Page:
EU Parliamentarian Calls for WTO Challenge of $58 Million Loan Guarantee Subsidy for Deadly Exports
By Public Citizen's Global Trade Watch
WASHINGTON, D.C. – “Hypocrisy!” may be the leading headline coming out of the imminent G-20 and G-8 summits as news of host country Canada’s pending $58 million loan guarantee subsidy to restart Canadian asbestos exports slams into the government’s recent pre-summit lectures about the need for participating countries to avoid trade distortions, Public Citizen said today.
“The Canadian government endlessly chastises other countries’ purported trade distortions but apparently the Harper administration’s fealty to free trade does not apply to Canada creating a massive new subsidy that would boost exports of a deadly substance, asbestos,” said Lori Wallach, director of Public Citizen’s Global Trade Watch division.
The open-pit Jeffrey Mine in Asbestos, Quebec, has exported huge amounts of asbestos for the past century. Now, its surface asbestos supply exhausted, the company is under bankruptcy protection. After not being able to find financing on the private market, the mine’s owners have sought a $58 million loan guarantee from the Quebec government to open a new underground mine so that it can export asbestos to developing countries for the next 25 years. Under World Trade Organization (WTO) rules, a loan guarantee that facilitates financing on terms more favorable than otherwise available in the market is considered a subsidy. The subsidy is expected to be approved by July 1.
Very little of the asbestos that would be mined at the Jeffrey Mine would enter commerce in Canada. Almost all of it would be exported – with much going to WTO-member nations to whom Canada has trade obligations that forbid export subsidization. While WTO rules generally discipline government subsidies, export subsidies are explicitly forbidden.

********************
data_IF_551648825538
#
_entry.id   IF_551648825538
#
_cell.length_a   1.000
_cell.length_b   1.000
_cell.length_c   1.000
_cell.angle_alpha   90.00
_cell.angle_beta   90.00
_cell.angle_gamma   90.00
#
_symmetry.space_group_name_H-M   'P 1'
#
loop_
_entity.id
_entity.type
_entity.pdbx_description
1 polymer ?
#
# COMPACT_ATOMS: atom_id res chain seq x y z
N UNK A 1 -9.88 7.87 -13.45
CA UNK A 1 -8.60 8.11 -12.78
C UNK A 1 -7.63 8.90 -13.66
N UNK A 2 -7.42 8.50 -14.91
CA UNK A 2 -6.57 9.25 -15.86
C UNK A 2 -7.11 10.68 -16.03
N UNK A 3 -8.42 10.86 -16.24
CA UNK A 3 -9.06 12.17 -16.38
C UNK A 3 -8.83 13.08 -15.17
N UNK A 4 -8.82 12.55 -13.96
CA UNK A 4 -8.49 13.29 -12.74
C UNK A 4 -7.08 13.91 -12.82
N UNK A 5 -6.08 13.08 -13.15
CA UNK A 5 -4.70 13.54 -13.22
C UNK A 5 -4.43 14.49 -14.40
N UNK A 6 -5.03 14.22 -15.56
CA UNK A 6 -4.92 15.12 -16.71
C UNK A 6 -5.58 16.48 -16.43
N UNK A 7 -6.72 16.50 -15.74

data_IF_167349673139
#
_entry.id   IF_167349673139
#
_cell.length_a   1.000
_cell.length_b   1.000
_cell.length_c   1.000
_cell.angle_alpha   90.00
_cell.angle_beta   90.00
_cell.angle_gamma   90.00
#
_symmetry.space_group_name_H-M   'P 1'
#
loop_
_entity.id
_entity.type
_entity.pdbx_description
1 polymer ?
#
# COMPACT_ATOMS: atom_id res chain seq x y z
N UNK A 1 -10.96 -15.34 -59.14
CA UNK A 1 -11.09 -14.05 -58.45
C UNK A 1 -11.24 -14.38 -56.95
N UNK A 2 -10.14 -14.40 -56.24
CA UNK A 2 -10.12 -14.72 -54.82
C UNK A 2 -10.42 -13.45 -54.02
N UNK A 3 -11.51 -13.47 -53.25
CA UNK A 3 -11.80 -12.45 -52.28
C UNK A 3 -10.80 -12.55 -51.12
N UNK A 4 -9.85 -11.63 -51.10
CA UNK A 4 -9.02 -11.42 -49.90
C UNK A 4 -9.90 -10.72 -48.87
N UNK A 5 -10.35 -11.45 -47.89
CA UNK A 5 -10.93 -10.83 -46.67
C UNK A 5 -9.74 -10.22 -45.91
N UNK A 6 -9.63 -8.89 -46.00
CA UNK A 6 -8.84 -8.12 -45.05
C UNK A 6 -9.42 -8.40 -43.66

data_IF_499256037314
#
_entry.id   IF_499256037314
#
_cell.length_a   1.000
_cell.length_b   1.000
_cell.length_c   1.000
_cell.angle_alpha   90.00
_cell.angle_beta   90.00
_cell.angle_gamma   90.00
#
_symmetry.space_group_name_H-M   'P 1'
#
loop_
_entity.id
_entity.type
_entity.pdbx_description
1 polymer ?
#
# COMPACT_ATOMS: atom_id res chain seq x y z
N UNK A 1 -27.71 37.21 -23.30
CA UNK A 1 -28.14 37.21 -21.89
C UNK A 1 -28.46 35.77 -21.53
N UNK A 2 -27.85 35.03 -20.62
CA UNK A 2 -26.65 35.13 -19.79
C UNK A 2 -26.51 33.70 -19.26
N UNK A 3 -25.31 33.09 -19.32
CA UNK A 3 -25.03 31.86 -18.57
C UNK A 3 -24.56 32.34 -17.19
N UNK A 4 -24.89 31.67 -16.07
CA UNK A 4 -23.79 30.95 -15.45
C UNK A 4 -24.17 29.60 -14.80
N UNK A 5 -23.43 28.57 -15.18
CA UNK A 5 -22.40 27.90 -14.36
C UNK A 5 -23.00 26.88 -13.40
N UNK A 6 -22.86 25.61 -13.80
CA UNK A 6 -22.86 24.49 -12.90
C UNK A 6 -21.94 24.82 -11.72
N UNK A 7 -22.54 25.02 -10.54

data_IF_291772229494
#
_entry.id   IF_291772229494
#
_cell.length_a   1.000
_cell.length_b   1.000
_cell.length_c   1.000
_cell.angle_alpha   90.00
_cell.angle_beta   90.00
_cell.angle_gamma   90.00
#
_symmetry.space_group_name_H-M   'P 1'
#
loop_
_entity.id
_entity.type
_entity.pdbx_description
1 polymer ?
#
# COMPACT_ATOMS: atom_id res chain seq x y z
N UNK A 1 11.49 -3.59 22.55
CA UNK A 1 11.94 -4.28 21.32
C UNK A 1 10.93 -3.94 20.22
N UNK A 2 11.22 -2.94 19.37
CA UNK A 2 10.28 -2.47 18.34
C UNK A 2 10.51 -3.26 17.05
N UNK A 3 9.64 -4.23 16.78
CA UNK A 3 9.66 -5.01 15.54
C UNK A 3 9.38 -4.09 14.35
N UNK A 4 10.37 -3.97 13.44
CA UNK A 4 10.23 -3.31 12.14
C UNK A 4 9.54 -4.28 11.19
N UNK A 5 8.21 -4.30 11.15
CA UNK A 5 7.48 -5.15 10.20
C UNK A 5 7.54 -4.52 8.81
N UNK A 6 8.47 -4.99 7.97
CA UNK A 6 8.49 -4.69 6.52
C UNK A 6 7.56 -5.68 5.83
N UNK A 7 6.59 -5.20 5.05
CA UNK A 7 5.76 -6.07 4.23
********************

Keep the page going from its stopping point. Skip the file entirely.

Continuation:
The Harper government attacked U.S. Buy America provisions in the 2009 Economic Stimulus bill that fully complied with U.S., WTO and North American Free Trade Agreement (NAFTA) obligations. Yet, Prime Minister Stephen Harper’s minister of Natural Resources, Christian Paradis, is a leading advocate of this major subsidy to boost Canadian exports despite trade pacts rules that forbid export subsidy trade distortions.
“You do not have to be a fan of the current trade rules to be outraged by the stunning hypocrisy of the Canadian government supporting a massive government subsidy to resume operations at an asbestos mine whose deadly product will mainly be exported to developing countries,” Wallach said.
European parliamentarian Stephen Hughes (U.K.) recently tabled an inquiry calling for a WTO challenge of the proposed Canadian subsidy. The European Union has banned all use of asbestos and extraction, manufacture and processing of asbestos products in 2005.
“A new WTO challenge of a new Canadian export subsidy certainly would make a mockery of the Canadian government’s pre-summit briefings that have criticized other countries’ purported slide toward protectionism and trade distortions,” Wallach said.
Quebec and the rest of Canada, like other industrialized countries, refuse to use asbestos and are experiencing an epidemic of asbestos-related disease from past use. The world’s leading health authorities have called for asbestos to be banned. Fifty-two countries have banned all forms of asbestos.
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